An islander that hasn't run a long distance in four years has decided to tackle the London Marathon as a "way of giving back" to the dementia charity that supported his mother-in-law.
Luke Shobbrook will be taking to the streets of London on 3 October and is already halfway through his £2,000 fundraising target for Dementia Jersey.
While Luke has never run the marathon in London before, he has previously covered the 26.2-mile distance in Paris, Mont St. Michel and Reykjavík, as well as three times in Jersey.
“I think with marathon, it is just one way or the other, you either hate it and never do it again or you get bitten by it,” he said. “I very much got the bug and I have been running since.”
While he is a regular runner and participant in Park Runs, he has not run any long distances in the last four years.
Pictured: Luke is a regular participant at the Park Run.
“I was looking for a goal for myself in terms of my running, it’s about getting my mojo back,” he said of his decision to sign up for his seventh marathon.
After hearing that Dementia Jersey had obtained a charity place in the London Marathon, Luke didn’t hesitate to put his name forward, not only to experience the popular event, but also to support what he describes as a “very worthwhile cause”.
“My mother-in-law has dementia, so the family is personally affected,” he explained.
“She is somebody who has been very important over the years. I have seen that Dementia Jersey have been very helpful to her as an individual in terms of providing opportunities for inclusion and activities to get involved in such as musical memories and art class but also very supportive of the family.
“Staff were able to go through all the option with my father-in-law to work out arrangements for care and how to apply for those. They have been incredibly supportive to the family so it’s kind of way of giving back.”
Pictured: Dementia Jersey offers art classes among other things to islanders suffering from dementia.
So far, Luke has raised just over £1,100 of his £2,000 target, thanks to donations, cake sales hosted at his workplace and an outdoor yoga session at Milbrook Park directed by Stacey Baxter, Dementia Jersey’s Fundraising and Engagement Coordinator.
“We are doing pretty good,” he said. “Any more donation is gratefully received!”
Using the experience acquired during his previous marathons, Luke has been dutifully preparing ahead of the race. He has even found a group of fellow runners with whom he does long runs every Sunday.
“With marathon, it’s all about the training, if you do the training then you should be fine,” he said. “The people who suffer generally have not prepared properly or overestimated their capabilities.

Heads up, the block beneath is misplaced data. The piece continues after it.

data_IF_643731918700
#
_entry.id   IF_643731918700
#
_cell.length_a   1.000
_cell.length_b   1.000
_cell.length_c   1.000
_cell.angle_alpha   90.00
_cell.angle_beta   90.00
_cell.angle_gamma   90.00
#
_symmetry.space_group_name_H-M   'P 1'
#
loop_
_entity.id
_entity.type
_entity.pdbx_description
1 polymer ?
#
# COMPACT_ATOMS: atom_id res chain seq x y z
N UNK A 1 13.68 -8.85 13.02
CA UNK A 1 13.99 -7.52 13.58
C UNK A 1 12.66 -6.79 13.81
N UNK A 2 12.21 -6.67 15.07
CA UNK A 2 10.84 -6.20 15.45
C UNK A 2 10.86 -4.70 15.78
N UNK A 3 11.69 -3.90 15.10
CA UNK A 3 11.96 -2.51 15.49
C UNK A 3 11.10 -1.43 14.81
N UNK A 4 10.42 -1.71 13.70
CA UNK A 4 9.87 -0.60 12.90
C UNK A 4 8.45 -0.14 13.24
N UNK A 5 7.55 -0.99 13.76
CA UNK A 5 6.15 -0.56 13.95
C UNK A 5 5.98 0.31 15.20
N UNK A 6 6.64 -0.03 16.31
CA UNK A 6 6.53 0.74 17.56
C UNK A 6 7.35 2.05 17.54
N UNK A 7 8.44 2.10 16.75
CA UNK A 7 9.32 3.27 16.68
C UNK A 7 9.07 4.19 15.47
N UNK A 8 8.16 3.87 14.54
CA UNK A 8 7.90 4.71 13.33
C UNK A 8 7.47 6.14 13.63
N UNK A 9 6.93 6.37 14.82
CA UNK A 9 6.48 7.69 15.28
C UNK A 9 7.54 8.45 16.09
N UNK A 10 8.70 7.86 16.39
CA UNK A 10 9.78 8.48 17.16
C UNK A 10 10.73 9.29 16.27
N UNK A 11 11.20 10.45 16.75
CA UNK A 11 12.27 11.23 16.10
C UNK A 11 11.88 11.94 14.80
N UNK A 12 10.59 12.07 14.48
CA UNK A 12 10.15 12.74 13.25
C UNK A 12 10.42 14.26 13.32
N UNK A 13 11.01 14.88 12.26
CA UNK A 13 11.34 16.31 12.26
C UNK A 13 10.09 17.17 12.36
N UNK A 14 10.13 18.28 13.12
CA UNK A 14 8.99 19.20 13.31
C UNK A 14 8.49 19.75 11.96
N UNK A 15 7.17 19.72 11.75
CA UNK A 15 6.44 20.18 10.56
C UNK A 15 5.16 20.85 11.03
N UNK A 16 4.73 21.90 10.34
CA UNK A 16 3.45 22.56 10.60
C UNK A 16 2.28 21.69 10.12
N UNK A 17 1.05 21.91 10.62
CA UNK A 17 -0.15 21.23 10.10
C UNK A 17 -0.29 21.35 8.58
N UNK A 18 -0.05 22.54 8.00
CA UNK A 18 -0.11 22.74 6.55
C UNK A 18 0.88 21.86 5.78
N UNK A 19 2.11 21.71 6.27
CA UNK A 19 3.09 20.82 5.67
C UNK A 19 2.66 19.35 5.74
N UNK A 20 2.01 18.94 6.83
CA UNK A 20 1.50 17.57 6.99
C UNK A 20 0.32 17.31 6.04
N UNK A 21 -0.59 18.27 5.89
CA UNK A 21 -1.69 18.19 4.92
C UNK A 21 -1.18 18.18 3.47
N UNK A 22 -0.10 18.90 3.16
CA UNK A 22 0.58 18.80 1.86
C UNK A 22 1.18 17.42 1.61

“You have to be very careful, you are supposed to build your miles a bit. The last thing I want to happen is to get injured, I had to be careful and take things gradually.
“The tendency of runners is to push yourself to the limit, but I have to be wary of that. Running in a group helps with that, we encourage and each other and make sure we don’t push ourselves too much.”
Pictured: Luke is doing long runs with fellow runners every Sunday.
With only a few weeks to go before the big day, Luke is looking forward to experiencing the crowds at the marathon, whose support he has been told is “amazing”.
“Everyone talks about the London Marathon saying it’s a good one, it’s one of the most popular and one of the biggest races in the world,” he said. “There are 50,600 runners, it’s as if half of Jersey was running at the same time.
"These opportunities for people to come together and do things as a community are really important, it will be interesting to see if it has that extra sort of buzz because people are coming out to lockdown.”
“I feel pretty confident,” he added. “I have not done the longest run yet, which is 20 miles, but I have done 18 miles so far. I am pretty confident of my level of fitness. I just have to keep myself in one piece and avoid any nasty incident.
“I work as a Psychologist for the Alcohol and Drugs Services, I am having to practice what I preach and make sure that I am eating properly in preparation and that I am getting lots of sleep. We are terrible in the helping profession, we better at telling people what to do than doing it ourselves.
“It’s a personal challenge but it is also important to acknowledge there is a team of people around you supporting you in terms of family, friends and colleagues, it’s not something you can really do alone.”
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